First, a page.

In sports, you never have to wonder - who is winning. All you have to do is look at the scoreboard. At the end there is not a dispute about who won or lost - just look at the scoreboard. Any time you keep score - someone wins and someone loses.

I think the only time it is ok to keep score is in a game or competition where everyone that is participating knows the rules. Unfortunately, I think we keep score in many other areas of life.

When someone is short a buck or two, if I am able, I will give it to them. They always say thank you or I will pay you back, to which I respond "I don't keep score". When I help someone move or finish a project around the house or just give them a ride somewhere, most of the time they say "I owe ya one" - again, I say "no you don't, I don't keep score".

Too many people do things for selfish reasons. They keep score and when the other person doesn't "repay" the favor or money, they end up mad or bitter. They see themselves as the loser and the other person won. They think "they took advantage of me!"

What would happen if we did things just to be nice. What would happen if we did things randomly and wanted absolutely nothing in return.

My point: please don't do something for someone if it means they HAVE to do something for you. If I can help you, I will. If I can't, I will tell you. Don't start a conversation like this: "remember when I helped you..." That is usually followed by "since I helped you, can you help me..." I tell them, I will help you because I can, not because you helped me.

Stop keeping score. When you keep score - someone always loses. (Don't try to feed me that junk about a tie - no one likes to tie)

Congratulations Shayna, I am very proud of you

locked in the bathroom with socks on her hands

Hannah locked herself in the bathroom today.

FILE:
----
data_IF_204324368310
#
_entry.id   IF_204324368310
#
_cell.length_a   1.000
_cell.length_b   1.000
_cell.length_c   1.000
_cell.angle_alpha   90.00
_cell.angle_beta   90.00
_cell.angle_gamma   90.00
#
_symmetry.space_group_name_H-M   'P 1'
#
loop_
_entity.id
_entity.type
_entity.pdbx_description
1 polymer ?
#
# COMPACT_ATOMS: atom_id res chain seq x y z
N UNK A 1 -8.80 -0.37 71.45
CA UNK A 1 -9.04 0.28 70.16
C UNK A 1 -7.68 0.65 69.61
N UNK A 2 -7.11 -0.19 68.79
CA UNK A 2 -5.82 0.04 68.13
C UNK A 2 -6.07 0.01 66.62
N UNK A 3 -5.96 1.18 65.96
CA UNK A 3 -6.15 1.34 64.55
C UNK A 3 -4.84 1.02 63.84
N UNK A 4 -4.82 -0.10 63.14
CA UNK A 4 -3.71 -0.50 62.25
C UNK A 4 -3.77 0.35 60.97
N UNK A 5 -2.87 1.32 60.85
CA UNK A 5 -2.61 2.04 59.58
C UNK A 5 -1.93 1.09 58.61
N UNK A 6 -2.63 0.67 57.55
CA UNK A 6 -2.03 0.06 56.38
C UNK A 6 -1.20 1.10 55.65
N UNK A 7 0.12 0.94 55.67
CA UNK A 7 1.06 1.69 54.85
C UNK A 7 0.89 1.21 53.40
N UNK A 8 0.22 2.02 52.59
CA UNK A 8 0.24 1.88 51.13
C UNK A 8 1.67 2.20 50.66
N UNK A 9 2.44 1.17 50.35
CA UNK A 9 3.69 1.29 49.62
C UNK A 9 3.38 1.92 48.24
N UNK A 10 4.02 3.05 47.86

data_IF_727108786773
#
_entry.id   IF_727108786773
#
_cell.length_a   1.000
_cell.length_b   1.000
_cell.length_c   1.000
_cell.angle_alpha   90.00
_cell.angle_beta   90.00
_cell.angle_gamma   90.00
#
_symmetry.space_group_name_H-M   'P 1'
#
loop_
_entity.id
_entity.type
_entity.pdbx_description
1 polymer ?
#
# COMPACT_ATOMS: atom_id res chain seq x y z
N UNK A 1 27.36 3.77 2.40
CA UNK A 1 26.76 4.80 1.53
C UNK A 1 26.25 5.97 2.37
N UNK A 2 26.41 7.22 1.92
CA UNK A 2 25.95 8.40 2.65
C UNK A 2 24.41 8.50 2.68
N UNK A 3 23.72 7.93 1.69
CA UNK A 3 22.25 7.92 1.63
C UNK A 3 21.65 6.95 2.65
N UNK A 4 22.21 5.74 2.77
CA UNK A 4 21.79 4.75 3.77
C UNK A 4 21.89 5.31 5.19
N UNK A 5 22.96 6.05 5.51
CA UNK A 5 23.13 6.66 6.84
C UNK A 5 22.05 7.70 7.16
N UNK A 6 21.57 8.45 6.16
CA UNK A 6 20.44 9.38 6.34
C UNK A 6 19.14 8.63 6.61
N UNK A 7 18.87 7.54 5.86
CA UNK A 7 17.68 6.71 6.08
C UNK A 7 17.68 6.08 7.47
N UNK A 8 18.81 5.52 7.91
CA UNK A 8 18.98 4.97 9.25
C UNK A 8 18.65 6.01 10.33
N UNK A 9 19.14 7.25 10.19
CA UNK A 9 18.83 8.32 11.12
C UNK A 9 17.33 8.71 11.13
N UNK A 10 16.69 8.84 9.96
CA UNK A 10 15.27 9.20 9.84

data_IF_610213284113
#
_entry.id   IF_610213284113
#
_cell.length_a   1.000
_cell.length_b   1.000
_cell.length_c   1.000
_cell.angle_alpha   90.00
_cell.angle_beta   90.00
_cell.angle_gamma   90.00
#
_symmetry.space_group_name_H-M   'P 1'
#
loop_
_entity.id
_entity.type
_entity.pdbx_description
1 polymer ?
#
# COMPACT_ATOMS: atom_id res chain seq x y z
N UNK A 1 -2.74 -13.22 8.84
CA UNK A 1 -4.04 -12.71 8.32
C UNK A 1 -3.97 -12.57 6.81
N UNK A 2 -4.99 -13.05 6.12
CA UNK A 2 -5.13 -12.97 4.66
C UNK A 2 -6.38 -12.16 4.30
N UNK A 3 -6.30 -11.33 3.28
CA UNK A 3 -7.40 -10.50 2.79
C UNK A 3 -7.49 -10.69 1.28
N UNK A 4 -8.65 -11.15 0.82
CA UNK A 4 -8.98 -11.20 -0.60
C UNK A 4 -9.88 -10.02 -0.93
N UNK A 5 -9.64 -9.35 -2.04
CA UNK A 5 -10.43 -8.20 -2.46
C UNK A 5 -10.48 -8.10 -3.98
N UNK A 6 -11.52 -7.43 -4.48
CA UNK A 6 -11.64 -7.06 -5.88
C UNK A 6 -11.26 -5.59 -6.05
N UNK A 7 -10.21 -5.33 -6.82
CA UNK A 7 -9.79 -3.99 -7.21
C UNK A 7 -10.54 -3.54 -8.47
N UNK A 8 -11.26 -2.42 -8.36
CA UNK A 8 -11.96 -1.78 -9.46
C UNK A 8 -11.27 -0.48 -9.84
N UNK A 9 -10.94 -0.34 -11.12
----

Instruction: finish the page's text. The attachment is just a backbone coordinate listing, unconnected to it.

She went ahead of me when we were going up to get a bath. When I got to the bathroom door, I heard her inside calling out in a scared voice, "open, door open".

I said, "Hannah, open the door". She said "I can't, can't open door". I then remembered that she had socks on her hands (we keep it cold in our house). She was beginning to freak out so I bent down closer to the doorknob (her level) and said "Hannah, calm down. Hannah, listen to me. Take the socks off of your hands". A few seconds later BOUYAH - the door was opened. The socks were laying on the floor and all was well.

I think this is how we are even as adults. We get in a situation, then freak out. It is hard to think when you are freaking out. It is hard to hear anyone when we are listening to the bad thoughts running through our heads. We panic instead of calmly listening to the voice of reason or even better the voice of our Father.

As a dad, I knew the situation of my child. I knew how to best communicate with her. I was so proud of her for being calm enough (for a red head - that is huge) to listen to her father.

My point: Our Heavenly Father knows our situation. Even when we get into situations because of bad choices, He knows. He knows how to get us out and He wants to help us. We just have to be calm enough to hear His voice.

The next time you are locked in the bathroom with socks on your hands - listen for your Heavenly Father. He will be laughing at you for having socks on your hands.

Sunday, February 17, 2008

microphone etiquette

I have been compiling a list of things that people don't like to hear from the microphone. Most of these can be applied anywhere but for the sake of my "unofficial" list, I have been tackling this issue from a church standpoint.

There are certain things that when said to a crowd of people, it creates awkward moments. Here are a few of my personal dislikes.
  • "how is everyone doing?" - this has to be one of the worst. First of all, if I am in a crowd, I am not responding to this question because I can't speak for EVERYONE!!! Secondly, you don't really care how I am doing, you are just trying to get some feedback.